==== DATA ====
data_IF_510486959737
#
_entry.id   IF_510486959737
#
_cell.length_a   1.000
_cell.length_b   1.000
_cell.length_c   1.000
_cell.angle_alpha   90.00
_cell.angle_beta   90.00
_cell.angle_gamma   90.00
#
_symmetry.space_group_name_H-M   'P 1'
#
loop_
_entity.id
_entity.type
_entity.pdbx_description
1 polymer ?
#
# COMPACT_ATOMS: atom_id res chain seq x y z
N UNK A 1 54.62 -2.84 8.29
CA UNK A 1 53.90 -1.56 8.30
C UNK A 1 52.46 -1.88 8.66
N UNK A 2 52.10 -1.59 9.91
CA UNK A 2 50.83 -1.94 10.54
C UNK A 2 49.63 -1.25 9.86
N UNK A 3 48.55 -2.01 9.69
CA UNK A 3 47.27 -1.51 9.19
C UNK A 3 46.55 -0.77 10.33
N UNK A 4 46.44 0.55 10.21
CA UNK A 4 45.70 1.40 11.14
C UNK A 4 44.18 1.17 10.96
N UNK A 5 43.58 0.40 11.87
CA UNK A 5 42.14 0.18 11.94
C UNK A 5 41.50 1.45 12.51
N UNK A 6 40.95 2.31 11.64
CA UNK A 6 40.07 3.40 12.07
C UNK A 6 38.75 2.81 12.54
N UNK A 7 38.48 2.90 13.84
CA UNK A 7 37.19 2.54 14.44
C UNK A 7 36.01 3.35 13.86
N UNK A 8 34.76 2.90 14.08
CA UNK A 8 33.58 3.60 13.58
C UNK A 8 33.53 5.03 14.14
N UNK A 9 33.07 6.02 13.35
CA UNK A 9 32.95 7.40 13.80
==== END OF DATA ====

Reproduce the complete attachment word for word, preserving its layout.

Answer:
data_IF_510486959737
#
_entry.id   IF_510486959737
#
_cell.length_a   1.000
_cell.length_b   1.000
_cell.length_c   1.000
_cell.angle_alpha   90.00
_cell.angle_beta   90.00
_cell.angle_gamma   90.00
#
_symmetry.space_group_name_H-M   'P 1'
#
loop_
_entity.id
_entity.type
_entity.pdbx_description
1 polymer ?
#
# COMPACT_ATOMS: atom_id res chain seq x y z
N UNK A 1 54.62 -2.84 8.29
CA UNK A 1 53.90 -1.56 8.30
C UNK A 1 52.46 -1.88 8.66
N UNK A 2 52.10 -1.59 9.91
CA UNK A 2 50.83 -1.94 10.54
C UNK A 2 49.63 -1.25 9.86
N UNK A 3 48.55 -2.01 9.69
CA UNK A 3 47.27 -1.51 9.19
C UNK A 3 46.55 -0.77 10.33
N UNK A 4 46.44 0.55 10.21
CA UNK A 4 45.70 1.40 11.14
C UNK A 4 44.18 1.17 10.96
N UNK A 5 43.58 0.40 11.87
CA UNK A 5 42.14 0.18 11.94
C UNK A 5 41.50 1.45 12.51
N UNK A 6 40.95 2.31 11.64
CA UNK A 6 40.07 3.40 12.07
C UNK A 6 38.75 2.81 12.54
N UNK A 7 38.48 2.90 13.84
CA UNK A 7 37.19 2.54 14.44
C UNK A 7 36.01 3.35 13.86
N UNK A 8 34.76 2.90 14.08
CA UNK A 8 33.58 3.60 13.58
C UNK A 8 33.53 5.03 14.14
N UNK A 9 33.07 6.02 13.35
CA UNK A 9 32.95 7.40 13.80